The Stroop effect involves demonstrating a longer reaction time inherent in performing a more complicated task. The effects of conflict processing on reaction time is thought to be significant; the higher the level of conflict processing, the longer it takes for someone to react to that conflict. The current study measures response times based on four different exercises involving the reading of numbers and row length. The third exercise includes two levels of complexity (counting and number identification), as opposed to a single level of complexity with the remaining exercises. Eight pairs of subjects are tested for reaction time based on these exercises. The Stroop effect is measured using mean reaction times to each sheet, and the t-tests for each comparison are calculated. According to the results, response time grows measurably longer when the level of complexity increases.
Cognitive conflict processing involves the selection of one stimulus among competing stimuli, requiring the ability to selectively attend to particular features in an environment. The Stroop effect is an experiment that is intended to determine one’s ability to ignore conflicting stimuli while focusing on one single targeted dimension (Henkin et al., 2010). The Stroop effect measures the response and reaction times of subjects. It is one of the most extensively studied phenomena in cognitive neuroscience (Henkin et al., 2010). The Stroop effect is mostly used to study conflict processing in visual modalities, though there is some auditory modality data provided (Henkin et al., 2010).
The overall component of Stroop effects are the conflict between informationt hat is taken from linguistic parts of a stimulus, and the perceptual component that corresponds with it (Pothos & Tapper, 2009). Emotional Stroop tasks are used to determine conflicts between emotional states and visual stimuli; the primary approach stems from elementary associative learning processes between elements. This type of conflict determines just how much reaction time is affected by the emotional response to a certain color or visual stimulus. In emotional Stroop tests more so than other types of tests, the associations between the emotional cue and the target are made automatic more quickly (Pothos & Tapper, 2009).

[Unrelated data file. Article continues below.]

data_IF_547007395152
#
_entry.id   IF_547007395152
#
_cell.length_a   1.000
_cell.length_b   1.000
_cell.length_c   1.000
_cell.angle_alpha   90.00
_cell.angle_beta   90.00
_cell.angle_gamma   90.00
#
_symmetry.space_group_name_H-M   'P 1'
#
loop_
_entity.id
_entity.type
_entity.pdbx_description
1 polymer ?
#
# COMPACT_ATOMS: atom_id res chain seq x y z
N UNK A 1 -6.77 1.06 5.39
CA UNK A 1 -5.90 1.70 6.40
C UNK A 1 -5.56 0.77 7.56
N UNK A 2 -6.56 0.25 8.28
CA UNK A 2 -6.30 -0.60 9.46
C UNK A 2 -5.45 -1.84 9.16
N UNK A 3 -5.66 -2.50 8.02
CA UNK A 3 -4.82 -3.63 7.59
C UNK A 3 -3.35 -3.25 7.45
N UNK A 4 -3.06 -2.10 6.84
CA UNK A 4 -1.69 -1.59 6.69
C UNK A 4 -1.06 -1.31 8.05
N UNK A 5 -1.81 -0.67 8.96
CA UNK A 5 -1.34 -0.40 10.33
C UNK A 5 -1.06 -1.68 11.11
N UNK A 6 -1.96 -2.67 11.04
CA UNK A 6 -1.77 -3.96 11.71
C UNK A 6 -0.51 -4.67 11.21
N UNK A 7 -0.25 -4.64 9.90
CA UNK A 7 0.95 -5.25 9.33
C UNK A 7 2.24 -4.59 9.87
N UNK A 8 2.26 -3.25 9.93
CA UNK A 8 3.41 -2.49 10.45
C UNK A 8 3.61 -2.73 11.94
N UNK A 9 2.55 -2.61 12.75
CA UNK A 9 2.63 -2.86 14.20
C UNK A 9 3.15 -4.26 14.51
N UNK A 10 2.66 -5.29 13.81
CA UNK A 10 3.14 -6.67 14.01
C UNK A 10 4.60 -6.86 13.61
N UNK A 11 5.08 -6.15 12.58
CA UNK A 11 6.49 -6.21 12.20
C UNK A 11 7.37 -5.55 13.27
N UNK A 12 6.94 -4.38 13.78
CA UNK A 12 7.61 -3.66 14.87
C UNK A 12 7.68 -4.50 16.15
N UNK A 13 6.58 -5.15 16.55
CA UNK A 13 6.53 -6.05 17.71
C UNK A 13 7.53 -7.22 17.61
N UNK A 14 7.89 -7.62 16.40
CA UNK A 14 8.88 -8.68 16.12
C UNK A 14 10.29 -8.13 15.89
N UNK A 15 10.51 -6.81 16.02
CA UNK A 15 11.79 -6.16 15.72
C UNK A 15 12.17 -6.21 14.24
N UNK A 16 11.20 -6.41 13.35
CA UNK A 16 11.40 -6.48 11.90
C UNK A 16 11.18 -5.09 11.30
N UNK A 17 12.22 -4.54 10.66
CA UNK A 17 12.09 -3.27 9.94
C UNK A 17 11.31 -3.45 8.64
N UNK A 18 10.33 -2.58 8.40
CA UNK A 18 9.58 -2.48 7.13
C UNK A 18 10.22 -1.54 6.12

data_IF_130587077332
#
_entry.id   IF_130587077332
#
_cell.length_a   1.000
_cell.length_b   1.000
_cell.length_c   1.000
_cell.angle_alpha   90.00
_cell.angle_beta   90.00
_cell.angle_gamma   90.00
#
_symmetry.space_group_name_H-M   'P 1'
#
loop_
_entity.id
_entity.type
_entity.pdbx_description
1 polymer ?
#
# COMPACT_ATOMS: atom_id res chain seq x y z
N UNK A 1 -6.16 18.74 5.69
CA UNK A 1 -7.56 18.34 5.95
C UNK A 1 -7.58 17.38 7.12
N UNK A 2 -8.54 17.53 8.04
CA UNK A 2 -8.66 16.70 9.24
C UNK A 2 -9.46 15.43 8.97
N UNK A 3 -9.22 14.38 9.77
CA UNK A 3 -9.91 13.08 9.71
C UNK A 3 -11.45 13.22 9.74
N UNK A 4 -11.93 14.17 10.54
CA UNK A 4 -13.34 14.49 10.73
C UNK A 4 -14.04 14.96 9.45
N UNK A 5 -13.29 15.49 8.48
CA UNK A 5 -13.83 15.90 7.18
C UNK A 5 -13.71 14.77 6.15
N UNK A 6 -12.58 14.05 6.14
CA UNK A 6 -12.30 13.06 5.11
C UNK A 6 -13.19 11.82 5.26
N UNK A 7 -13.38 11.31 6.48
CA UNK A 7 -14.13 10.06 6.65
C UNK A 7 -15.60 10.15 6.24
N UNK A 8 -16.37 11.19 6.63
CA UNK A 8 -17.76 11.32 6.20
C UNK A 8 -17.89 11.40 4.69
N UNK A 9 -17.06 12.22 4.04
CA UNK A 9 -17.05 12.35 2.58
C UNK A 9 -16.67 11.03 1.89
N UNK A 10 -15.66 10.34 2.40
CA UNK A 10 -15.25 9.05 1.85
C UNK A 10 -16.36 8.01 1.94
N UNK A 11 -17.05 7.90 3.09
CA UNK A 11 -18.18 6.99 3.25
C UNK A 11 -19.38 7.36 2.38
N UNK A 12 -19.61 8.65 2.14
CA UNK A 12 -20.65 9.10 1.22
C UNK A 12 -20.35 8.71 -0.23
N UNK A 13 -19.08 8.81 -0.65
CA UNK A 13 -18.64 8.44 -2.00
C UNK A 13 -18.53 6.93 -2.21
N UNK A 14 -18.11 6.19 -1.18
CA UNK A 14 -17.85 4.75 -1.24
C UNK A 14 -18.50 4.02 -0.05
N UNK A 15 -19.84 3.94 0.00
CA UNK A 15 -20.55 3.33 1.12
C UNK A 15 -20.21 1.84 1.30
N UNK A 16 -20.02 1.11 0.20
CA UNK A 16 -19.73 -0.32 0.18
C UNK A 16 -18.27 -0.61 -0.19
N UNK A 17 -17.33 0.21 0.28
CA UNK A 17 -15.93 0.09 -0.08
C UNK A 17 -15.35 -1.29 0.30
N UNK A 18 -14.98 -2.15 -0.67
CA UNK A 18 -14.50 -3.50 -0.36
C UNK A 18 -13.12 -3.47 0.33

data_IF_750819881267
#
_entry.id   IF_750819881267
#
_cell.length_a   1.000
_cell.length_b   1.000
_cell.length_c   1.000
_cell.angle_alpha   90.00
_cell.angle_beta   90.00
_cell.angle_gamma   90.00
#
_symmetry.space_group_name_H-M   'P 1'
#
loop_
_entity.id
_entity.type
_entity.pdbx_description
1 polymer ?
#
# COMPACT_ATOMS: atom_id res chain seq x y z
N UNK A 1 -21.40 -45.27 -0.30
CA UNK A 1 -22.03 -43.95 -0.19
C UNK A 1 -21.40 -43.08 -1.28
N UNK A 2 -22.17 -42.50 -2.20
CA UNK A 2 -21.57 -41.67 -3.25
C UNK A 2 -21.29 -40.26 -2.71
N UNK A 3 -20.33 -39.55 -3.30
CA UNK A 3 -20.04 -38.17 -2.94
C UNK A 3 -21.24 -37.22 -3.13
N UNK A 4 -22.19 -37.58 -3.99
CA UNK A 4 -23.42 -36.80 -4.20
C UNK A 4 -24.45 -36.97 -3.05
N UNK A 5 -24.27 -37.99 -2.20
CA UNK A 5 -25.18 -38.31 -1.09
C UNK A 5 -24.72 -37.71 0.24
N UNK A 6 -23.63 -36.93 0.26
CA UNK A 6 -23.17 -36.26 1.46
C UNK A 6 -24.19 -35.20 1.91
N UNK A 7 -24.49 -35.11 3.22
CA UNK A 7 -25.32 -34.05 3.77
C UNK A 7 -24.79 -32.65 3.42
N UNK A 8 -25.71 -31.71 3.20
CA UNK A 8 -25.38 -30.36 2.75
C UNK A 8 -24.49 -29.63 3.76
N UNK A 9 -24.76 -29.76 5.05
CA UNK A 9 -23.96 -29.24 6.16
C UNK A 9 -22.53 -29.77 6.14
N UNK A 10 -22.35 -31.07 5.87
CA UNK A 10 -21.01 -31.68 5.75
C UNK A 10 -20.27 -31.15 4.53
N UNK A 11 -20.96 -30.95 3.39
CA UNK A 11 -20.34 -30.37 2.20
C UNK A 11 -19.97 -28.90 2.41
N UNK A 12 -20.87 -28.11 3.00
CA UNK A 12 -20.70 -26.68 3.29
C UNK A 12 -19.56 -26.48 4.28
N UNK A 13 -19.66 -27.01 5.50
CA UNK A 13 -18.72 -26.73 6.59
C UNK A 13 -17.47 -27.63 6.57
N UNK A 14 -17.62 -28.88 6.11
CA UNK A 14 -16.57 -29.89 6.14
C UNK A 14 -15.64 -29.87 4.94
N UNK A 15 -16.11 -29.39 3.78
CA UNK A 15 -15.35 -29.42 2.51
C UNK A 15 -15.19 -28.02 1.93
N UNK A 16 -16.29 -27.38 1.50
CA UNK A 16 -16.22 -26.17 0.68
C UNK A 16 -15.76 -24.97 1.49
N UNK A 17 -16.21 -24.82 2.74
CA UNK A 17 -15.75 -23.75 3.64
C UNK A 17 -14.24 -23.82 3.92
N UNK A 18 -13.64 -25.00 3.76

One incongruity that arises within emotional Stroop tests is the presence of inconsistent findings, which can stem from differing effects of stimulus valence and arousal (Dresler et al., 2009). It has been determined that the level of arousal is the primary source of emotional interference, and not the valence of the emotional stimuli; the more arousing the stimuli, the greater the level of interference. When considering the level of anxiety someone undergoes during cognitive conflict processing, it has been made clear that response time decreases with the greater level of anxiety experienced by the subject (Dresler et al., 2009).
Working memory load is the amount of total information that can be carried by a human mind at one time. The level of WM load possessed by a human being can determine their baseline level of reaction time. Distractor processing is the ability for the human mind to deal with and work through distracting or conflicting stimuli; these are known as Stroop stimuli (Gao et al., 2007).
In order for people to figure out what action needs to be performed regarding an object or event, information has to be gathered on the object that is to be reacted against. Its size, speed, color, trajectory and the like are factored into the object before taking an action, which leads to the response time humans typically experience. The more complicated a cognitive process is, especially combining certain sets of information (such as color, order, and number), the longer the reaction time (Luo et al., 2010).
The goal of the experiment was to determine whether pairs of individuals would perform cognitive conflict processing at longer times, depending on the difficulty of the stimuli. 16 participants were selected for this experiment, consisting of 11 females and 5 males. The mean age of the participants was 20.8 years, with a standard deviation of 4.1.